Being Disciples: “Stewardship” = Active Partnership
Aside from Christ Himself, the most oft depicted icon in Orthodoxy is the Theotokos holding the Lord as a Child. The Birth of the Theotokos near the beginning of the Ecclesiastical Year sets the pitch as to God’s purpose and destiny for humanity. She was given the responsibility of raising Jesus to maturity in order to accomplish the goal set by God for Him. The Virgin understood and fully accepted God’s purpose (though the fuller picture would come along later). This Child was her responsibility, doing even many menial and very challenging things (as any parent knows) that would allow and encourage Him to grow. It was not “well, if it doesn’t work out with Jesus, I’ll get another child.”
An apprentice (“disciple”) was responsible to work with the Mentor to complete His (the mentor’s) task/project.
The Church-the Body of Christ expressed in the local Eucharist Community-is the network of relationships that proactively partners with Him to bring about the Kingdom of God “on earth as in heaven” to completion. The New Testament refers to the followers of Jesus as disciples. While some translate the word in terms of “student” (usually a full time commitment), a disciple (used in the New Testament describing all followers of Christ/members of the Church) is even more. The word disciple (Greek “mathi te”) was also used for being an “apprentice”- one being trained by a skilled person to be able to eventually perform the same tasks as the teacher. While in this capacity, an apprentice (“disciple”) was responsible to work with the Mentor to complete his (the mentor’s) task/project.
A Disciple of Christ means being an Apprentice of Jesus Himself
A Disciple of Christ means being an apprentice of Jesus Himself. Church is where this “training” (“askesis”-asceticism), this apprenticing makes us into “co-workers” of Christ Himself. Here the Gospel is proclaimed and applied to our life as a parish as well as personally, to “make disciples of all nations” (Matthew 28: 19). The Holy Spirit is given to us to make us into Christ and work with Him to complete what He achieved through His death and resurrection. Entrusting ourselves (real meaning of “faith”) to Christ means learning to do what He does. “The one who believes in Me will do the works that I do…”(John 14: 12). “These signs will accompany those who believe…” (Mark 16: 17). This is not about “power” in the way the world understands it (the Gospel is about the Cross, the “giving up” of power). This means that God’s power is unleashed whenever people will do “whatever it takes” to learn to be a community that uncovers the life of Christ to the world.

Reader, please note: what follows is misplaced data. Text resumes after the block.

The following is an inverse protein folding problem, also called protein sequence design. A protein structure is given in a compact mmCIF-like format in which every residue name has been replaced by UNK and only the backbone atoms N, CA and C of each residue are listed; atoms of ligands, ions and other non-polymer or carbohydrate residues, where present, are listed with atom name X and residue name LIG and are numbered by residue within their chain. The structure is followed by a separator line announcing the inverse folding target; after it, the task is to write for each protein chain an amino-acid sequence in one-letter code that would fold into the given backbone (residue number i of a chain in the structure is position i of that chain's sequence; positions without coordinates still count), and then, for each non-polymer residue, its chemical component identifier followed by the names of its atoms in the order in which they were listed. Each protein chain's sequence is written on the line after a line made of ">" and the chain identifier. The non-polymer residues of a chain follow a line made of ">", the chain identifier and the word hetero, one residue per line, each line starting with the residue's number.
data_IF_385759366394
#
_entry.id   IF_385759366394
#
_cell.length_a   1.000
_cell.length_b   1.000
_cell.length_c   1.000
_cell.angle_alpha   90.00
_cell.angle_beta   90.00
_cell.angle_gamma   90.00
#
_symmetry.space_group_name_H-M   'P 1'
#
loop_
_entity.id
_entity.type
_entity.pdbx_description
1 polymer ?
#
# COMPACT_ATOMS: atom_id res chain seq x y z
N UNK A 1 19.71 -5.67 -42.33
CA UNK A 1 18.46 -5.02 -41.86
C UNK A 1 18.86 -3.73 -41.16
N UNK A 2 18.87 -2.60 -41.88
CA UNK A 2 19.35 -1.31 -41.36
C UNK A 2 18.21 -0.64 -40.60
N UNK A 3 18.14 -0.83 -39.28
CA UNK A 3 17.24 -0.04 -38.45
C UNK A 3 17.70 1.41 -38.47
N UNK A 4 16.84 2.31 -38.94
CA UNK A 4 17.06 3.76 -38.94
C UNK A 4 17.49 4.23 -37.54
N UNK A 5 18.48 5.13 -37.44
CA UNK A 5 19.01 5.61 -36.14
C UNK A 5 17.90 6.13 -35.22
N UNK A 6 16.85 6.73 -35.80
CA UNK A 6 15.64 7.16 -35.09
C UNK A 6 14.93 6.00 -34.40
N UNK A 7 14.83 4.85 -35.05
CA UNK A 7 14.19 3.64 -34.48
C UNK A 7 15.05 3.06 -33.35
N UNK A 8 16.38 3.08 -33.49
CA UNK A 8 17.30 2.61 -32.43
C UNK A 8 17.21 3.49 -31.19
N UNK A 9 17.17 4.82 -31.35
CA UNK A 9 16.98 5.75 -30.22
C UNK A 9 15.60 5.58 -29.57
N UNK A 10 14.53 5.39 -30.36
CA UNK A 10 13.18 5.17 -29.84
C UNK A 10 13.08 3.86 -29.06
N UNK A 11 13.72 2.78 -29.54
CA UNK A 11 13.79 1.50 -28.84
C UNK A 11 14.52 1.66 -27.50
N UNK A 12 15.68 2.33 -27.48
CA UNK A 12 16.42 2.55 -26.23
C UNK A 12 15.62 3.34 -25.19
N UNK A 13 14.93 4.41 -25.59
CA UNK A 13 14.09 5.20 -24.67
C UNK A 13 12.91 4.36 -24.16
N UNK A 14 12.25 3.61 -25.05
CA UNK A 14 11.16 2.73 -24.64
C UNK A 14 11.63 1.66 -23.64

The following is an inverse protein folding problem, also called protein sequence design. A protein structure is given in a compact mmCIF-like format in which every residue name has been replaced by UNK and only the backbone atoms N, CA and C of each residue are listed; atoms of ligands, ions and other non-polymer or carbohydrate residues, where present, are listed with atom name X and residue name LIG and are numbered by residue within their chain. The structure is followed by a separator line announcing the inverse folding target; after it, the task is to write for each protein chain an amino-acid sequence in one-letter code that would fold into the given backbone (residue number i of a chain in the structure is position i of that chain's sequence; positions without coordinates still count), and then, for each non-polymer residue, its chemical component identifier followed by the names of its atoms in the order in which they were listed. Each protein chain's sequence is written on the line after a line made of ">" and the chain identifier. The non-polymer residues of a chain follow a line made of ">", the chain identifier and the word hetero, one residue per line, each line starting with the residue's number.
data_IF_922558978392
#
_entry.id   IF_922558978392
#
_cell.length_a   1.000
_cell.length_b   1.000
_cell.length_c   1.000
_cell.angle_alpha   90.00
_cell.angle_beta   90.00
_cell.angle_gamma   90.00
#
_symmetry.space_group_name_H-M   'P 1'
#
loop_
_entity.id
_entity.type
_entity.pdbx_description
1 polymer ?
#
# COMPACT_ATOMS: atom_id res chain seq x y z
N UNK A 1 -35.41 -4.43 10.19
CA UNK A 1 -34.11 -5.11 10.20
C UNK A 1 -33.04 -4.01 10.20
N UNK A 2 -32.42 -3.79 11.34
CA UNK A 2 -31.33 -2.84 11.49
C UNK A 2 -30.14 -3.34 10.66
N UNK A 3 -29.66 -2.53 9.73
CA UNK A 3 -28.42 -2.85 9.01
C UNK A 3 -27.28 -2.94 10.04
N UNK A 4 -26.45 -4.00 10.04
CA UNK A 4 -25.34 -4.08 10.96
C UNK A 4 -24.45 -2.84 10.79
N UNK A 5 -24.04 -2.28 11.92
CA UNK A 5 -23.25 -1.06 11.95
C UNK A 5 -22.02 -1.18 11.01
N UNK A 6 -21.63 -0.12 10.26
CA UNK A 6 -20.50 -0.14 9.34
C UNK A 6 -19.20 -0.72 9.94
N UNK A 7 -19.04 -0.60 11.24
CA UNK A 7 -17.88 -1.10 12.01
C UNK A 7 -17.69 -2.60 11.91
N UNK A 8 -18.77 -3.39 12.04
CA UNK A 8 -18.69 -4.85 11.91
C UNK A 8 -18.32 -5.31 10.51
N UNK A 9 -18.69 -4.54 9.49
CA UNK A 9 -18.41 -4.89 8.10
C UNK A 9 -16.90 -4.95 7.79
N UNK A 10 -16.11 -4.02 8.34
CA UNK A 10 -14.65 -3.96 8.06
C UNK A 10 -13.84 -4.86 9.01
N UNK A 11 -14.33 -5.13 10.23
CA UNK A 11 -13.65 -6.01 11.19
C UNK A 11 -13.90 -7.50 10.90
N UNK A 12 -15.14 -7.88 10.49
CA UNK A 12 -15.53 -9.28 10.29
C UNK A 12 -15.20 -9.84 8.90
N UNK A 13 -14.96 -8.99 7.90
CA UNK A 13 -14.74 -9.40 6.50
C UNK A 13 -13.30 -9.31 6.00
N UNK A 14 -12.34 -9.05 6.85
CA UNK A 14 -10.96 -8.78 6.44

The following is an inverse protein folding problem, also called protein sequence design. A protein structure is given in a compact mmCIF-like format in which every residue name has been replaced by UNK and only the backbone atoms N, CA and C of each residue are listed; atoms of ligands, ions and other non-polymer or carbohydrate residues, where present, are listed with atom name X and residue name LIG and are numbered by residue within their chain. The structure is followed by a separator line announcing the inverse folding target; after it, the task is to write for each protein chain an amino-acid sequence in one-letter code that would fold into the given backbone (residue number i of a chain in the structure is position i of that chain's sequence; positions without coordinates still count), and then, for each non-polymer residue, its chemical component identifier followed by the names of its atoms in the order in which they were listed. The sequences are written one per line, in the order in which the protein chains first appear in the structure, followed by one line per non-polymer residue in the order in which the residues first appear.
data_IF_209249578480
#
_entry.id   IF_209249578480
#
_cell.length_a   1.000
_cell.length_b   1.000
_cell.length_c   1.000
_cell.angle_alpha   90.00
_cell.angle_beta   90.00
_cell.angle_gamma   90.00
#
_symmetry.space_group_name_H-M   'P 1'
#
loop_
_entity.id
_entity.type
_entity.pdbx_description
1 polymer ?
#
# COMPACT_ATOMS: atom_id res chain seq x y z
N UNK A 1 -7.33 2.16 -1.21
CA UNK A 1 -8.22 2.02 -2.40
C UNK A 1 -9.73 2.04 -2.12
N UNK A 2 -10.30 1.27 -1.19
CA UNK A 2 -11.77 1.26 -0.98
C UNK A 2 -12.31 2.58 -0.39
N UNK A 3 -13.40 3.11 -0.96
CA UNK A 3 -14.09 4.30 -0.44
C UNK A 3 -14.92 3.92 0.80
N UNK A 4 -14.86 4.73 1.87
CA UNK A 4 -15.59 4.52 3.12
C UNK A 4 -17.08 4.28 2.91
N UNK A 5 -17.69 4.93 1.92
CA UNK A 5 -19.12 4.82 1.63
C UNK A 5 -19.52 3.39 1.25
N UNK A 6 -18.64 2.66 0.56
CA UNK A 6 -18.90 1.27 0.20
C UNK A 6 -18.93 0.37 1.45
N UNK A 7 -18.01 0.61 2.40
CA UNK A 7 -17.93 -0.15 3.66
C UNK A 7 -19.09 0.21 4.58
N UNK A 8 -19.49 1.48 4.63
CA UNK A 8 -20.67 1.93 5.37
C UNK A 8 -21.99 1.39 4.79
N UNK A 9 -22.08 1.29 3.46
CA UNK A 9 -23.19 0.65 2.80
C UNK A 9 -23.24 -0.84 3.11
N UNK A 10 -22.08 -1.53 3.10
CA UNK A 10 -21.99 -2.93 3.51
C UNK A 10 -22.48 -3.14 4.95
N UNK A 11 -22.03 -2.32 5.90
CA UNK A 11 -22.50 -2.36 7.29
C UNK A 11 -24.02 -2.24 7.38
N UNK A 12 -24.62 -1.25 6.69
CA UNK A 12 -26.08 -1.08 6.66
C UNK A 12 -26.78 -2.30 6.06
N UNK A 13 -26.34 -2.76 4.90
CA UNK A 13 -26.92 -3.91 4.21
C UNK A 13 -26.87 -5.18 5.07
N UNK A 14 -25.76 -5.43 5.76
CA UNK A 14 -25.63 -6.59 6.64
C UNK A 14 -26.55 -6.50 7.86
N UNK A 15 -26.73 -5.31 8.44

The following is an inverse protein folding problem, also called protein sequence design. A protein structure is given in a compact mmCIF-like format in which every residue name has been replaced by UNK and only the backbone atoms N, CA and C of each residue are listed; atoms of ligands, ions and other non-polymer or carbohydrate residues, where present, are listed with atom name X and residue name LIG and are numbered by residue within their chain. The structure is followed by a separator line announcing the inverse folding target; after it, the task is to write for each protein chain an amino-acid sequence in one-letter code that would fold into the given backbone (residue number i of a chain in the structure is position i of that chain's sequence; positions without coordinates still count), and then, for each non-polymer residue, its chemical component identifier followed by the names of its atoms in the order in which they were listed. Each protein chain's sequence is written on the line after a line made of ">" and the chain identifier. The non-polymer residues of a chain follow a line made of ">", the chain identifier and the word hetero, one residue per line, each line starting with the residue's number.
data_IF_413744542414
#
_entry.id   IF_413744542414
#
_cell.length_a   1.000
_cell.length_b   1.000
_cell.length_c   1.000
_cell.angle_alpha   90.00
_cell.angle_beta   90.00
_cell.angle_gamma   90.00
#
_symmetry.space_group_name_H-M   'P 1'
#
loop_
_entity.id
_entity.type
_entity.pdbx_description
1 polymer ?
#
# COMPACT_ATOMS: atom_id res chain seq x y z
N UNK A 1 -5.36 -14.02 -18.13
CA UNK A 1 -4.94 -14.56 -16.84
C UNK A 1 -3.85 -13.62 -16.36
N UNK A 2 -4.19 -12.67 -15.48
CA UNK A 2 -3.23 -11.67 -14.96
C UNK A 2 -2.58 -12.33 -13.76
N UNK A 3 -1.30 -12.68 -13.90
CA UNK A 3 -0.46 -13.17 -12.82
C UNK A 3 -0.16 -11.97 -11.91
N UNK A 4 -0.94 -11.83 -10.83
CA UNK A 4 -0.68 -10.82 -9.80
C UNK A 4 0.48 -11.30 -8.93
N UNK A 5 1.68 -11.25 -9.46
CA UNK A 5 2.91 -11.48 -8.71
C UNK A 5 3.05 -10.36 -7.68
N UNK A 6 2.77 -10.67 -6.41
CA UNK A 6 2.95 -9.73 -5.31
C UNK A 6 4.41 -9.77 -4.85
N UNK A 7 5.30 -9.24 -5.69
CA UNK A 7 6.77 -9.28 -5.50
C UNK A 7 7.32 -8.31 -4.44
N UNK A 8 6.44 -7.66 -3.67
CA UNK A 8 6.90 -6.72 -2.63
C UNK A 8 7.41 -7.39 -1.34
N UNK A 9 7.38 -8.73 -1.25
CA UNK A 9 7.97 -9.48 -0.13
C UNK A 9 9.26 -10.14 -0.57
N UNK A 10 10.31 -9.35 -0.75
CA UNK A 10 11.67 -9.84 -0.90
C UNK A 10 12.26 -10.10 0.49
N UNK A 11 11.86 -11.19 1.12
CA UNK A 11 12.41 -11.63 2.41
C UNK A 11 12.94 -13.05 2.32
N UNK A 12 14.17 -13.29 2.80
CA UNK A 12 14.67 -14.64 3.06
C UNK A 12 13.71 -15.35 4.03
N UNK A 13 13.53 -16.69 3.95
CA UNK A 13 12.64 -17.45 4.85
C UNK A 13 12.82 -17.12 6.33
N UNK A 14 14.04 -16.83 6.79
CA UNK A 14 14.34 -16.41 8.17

The Parish, its deliberate intent as a whole (not just a “pocket of core people”) is clearly to be about being Disciples (Apprentice) of and becoming Christ.
Being a Disciple flies in the face of today’s religious consumerism where church is determined by “meeting my needs” as one is passively present. The theological frame of reference and whether the environment challenges us to genuinely work at dealing with our issues by participation in are negligible. Church is often a matter of convenience (e,g, “Its close by,” “the nice and attractive facilities,” “speaks our kind of ethnic, political language,” often even “a babysitting service,” etc). And “if one doesn’t work out, we’ll find another church”…as if one were speaking of a country club or parking space. There is nothing wrong with nice facilities, etc. in and of themselves, as long as the systemic structure of the Parish, its deliberate intent as a whole (not just a “pocket of core people”) is clearly to be about being Disciples (Apprentices) of and becoming Christ. This is far different than the passive attendance common to churches. There is a difference between auditing a course versus the hard work of a student for credit (all the more when claiming to be a “disciple” of Jesus). Church is not only the place to get healed, but also then to become healing for others.